According to the report, humanitarian aid access remains restricted, with aid levels at their lowest. The World Food Program has ceased operations in Syria, and the U.N. humanitarian response is underfunded. Refugee returns are minimal, and neighbouring countries have resorted to forceful deportations.

The drug trade, particularly captagon production, has flourished, with the regime actively involved. Jordan, initially cooperative with Syrian intelligence, has shifted to military responses, including airstrikes against regime-held areas.

Diplomatic efforts have stalled, and regional summits have been postponed due to Syrian obstructionism. The U.S. has shown limited interest in Syria policy, with significant legislation like the Caesar Act set to expire, potentially allowing for increased engagement with Assad’s regime.

The report concluded that an attempt to normalize Assad’s regime has failed, driven by flawed assumptions and lacking international commitment. The ongoing crisis in Syria requires a renewed, collective international effort to achieve meaningful progress.

Deaths, Torture, and Arbitrary Detention in the Wake of the Islamic State in Syria: The US Responsibility to Act

Justsecurity.org published a detailed report on the ongoing human rights abuses in northeast Syria’s detention facilities highlighting the urgent need for the U.S. to reassess its involvement and address the inhumane conditions faced by detainees, including thousands of children.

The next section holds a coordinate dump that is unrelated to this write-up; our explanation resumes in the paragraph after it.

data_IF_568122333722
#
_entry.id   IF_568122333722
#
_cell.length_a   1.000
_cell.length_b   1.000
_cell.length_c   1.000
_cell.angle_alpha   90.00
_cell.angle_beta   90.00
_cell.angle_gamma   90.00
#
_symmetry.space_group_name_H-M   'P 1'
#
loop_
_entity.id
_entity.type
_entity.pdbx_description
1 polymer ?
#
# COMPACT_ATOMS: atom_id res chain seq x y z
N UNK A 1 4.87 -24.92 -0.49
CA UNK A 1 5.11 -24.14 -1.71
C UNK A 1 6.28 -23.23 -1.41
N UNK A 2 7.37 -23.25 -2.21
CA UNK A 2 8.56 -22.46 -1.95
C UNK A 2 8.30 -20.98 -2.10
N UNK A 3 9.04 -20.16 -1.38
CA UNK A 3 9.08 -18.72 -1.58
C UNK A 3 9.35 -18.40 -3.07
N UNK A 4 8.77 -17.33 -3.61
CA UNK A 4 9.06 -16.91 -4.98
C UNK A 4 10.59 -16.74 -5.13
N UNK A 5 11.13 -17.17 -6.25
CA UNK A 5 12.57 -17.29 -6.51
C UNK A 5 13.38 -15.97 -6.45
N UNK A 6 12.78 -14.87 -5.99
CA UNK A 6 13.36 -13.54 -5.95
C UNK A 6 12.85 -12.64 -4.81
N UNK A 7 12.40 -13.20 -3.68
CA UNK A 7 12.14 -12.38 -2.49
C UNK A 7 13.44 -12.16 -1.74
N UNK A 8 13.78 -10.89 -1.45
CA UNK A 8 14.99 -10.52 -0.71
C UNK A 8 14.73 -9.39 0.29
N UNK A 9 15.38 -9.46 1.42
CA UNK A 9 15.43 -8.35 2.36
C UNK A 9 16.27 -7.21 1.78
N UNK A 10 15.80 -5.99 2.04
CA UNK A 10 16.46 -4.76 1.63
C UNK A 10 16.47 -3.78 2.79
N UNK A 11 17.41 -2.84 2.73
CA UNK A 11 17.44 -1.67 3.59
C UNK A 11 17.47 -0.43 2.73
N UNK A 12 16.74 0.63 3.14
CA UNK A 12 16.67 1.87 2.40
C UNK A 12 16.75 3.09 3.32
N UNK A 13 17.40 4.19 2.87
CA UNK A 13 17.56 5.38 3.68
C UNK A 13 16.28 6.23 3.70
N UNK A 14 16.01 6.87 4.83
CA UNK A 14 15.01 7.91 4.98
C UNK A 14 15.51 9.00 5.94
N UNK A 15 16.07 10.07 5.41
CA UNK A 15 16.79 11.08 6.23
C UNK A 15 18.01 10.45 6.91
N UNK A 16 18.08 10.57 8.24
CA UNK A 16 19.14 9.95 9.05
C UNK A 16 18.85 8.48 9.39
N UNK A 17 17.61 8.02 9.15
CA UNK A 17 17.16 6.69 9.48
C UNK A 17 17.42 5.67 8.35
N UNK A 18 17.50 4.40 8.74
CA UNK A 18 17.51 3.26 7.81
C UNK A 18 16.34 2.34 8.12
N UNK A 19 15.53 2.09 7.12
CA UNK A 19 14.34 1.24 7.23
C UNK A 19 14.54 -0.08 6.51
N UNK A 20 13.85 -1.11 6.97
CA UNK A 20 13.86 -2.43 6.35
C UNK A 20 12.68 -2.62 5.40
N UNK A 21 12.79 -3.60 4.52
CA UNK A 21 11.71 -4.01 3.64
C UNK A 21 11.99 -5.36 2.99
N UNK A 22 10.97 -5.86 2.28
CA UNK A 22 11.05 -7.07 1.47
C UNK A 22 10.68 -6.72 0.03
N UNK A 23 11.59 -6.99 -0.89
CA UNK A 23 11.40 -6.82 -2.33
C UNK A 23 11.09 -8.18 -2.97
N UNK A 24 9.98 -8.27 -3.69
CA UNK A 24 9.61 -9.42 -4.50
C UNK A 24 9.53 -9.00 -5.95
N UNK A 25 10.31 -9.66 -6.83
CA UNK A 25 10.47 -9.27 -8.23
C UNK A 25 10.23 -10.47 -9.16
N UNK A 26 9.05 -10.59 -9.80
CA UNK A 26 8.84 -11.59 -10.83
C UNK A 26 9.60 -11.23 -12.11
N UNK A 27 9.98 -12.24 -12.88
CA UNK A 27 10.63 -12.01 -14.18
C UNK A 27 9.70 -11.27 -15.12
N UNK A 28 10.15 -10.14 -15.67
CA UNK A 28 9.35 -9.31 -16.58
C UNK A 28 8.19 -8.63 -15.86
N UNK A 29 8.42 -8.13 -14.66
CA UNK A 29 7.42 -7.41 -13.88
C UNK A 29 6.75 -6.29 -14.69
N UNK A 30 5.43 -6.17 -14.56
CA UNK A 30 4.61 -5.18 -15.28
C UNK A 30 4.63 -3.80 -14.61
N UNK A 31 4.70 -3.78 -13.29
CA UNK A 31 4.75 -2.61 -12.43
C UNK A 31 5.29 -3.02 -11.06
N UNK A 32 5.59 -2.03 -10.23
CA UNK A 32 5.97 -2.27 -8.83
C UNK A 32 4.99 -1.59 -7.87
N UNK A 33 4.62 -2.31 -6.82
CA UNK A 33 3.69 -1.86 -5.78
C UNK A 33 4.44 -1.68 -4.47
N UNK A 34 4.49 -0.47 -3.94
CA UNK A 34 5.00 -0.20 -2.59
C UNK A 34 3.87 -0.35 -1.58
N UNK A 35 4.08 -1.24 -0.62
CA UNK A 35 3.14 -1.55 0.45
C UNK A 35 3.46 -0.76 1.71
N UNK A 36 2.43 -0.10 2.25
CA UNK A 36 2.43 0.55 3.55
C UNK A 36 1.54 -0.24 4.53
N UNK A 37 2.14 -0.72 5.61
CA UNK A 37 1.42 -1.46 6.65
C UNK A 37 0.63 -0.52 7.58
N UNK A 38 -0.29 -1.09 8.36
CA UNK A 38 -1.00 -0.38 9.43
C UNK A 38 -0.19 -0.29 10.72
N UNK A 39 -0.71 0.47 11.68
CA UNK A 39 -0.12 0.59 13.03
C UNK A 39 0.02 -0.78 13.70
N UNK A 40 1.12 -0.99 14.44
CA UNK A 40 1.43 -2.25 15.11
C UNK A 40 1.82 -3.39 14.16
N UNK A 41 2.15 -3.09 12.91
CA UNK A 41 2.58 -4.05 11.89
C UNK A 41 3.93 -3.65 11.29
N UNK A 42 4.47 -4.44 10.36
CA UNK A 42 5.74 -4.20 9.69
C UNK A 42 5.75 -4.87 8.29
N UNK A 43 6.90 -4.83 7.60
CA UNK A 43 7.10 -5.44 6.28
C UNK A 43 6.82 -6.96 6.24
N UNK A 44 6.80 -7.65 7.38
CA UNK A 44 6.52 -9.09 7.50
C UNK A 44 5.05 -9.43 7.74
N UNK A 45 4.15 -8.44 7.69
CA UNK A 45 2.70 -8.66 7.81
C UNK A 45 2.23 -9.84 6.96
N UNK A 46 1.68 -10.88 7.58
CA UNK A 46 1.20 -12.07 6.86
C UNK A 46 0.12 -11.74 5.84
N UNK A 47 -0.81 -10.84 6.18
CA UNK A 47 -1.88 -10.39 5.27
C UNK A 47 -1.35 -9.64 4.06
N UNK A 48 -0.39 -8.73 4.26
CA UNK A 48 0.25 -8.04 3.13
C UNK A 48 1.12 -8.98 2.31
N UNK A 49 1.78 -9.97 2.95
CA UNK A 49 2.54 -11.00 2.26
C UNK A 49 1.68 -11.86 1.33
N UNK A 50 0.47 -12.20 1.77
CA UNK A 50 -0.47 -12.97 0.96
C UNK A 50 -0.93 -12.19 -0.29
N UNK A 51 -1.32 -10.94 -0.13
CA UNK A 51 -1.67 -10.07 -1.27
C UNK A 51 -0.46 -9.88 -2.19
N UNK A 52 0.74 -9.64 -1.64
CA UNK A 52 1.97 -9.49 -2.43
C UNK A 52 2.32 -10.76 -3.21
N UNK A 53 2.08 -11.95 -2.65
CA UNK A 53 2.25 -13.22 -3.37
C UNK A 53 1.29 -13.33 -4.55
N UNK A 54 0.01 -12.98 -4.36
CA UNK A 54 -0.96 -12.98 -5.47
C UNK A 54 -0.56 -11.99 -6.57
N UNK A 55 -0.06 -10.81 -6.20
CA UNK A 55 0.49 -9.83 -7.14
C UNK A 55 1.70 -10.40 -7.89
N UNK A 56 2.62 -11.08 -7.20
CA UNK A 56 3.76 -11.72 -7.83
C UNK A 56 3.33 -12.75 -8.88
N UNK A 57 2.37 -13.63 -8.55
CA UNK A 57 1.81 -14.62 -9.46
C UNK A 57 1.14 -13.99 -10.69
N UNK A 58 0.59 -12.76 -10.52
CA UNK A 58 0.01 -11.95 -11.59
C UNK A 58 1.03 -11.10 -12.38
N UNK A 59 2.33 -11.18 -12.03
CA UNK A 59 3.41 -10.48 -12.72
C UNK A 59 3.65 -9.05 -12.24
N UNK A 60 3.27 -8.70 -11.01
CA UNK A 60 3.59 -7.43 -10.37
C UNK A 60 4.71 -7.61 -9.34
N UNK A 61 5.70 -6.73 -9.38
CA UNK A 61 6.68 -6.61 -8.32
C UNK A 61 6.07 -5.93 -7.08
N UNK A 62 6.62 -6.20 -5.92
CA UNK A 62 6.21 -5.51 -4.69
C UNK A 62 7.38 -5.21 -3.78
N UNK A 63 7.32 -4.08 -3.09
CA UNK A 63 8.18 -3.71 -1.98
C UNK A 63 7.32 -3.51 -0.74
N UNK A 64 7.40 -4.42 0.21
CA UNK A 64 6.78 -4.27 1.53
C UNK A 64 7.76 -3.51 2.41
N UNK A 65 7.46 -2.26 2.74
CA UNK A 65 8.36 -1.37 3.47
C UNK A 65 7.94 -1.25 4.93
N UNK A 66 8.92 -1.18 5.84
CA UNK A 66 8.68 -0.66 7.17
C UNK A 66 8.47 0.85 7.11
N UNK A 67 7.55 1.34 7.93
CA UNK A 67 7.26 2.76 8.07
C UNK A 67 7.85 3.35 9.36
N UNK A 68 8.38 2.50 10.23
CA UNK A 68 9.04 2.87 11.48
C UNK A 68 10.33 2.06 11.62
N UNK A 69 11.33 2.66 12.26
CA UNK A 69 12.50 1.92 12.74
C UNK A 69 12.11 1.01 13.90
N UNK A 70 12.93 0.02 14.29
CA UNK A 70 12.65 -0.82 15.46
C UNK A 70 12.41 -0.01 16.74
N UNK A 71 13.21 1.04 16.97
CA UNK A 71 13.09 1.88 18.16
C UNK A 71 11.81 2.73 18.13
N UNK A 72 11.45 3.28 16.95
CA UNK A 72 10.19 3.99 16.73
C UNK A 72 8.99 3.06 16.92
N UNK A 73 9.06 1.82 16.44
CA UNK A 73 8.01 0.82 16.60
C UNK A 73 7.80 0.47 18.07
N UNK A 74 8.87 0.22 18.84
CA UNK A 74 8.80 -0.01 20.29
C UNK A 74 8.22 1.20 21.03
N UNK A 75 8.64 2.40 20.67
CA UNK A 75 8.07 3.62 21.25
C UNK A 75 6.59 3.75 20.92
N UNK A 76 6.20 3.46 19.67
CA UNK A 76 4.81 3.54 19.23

The Biden administration recently repatriated 12 people from northeast Syria, where tens of thousands remain imprisoned without trial for perceived affiliation with the Islamic State (IS). The majority have been detained since 2019, with around 30,000 being children under 12. Detainees face systematic torture and inhumane conditions in at least 27 detention facilities and two massive camps.

The reports explain that the  U.S., providing significant support to this detention system, has a legal and moral responsibility to address the abuses. The U.S.-led coalition, formed in 2014 to combat IS, supported the Syrian Democratic Forces (SDF) in defeating IS. However, this has resulted in mass deaths, torture, and ill-treatment of detainees. In facilities like Sini and Panorama, detainees suffer from beatings, electric shocks, and denial of basic necessities, leading to hundreds of deaths.

The conditions in the camps, especially Al-Hol and Roj, are dire, with detainees living in fear of violence and exploitation. Women and children are unlawfully separated, and many boys are transferred to more restrictive facilities as they age. The system fails both detainees and victims of IS, with no fair trials or justice for crimes committed.

The reports conclude that the U.S. continues to fund and visit these facilities, and detainees report seeing U.S. forces present during torture sessions. Repatriation efforts are inadequate, often leading to further torture in the receiving countries, particularly Iraq. The U.S. must stop joint operations with the SDF that lead to these detentions and work towards a comprehensive strategy involving the U.N. to address the ongoing violations and ensure fair trials and humane treatment for detainees.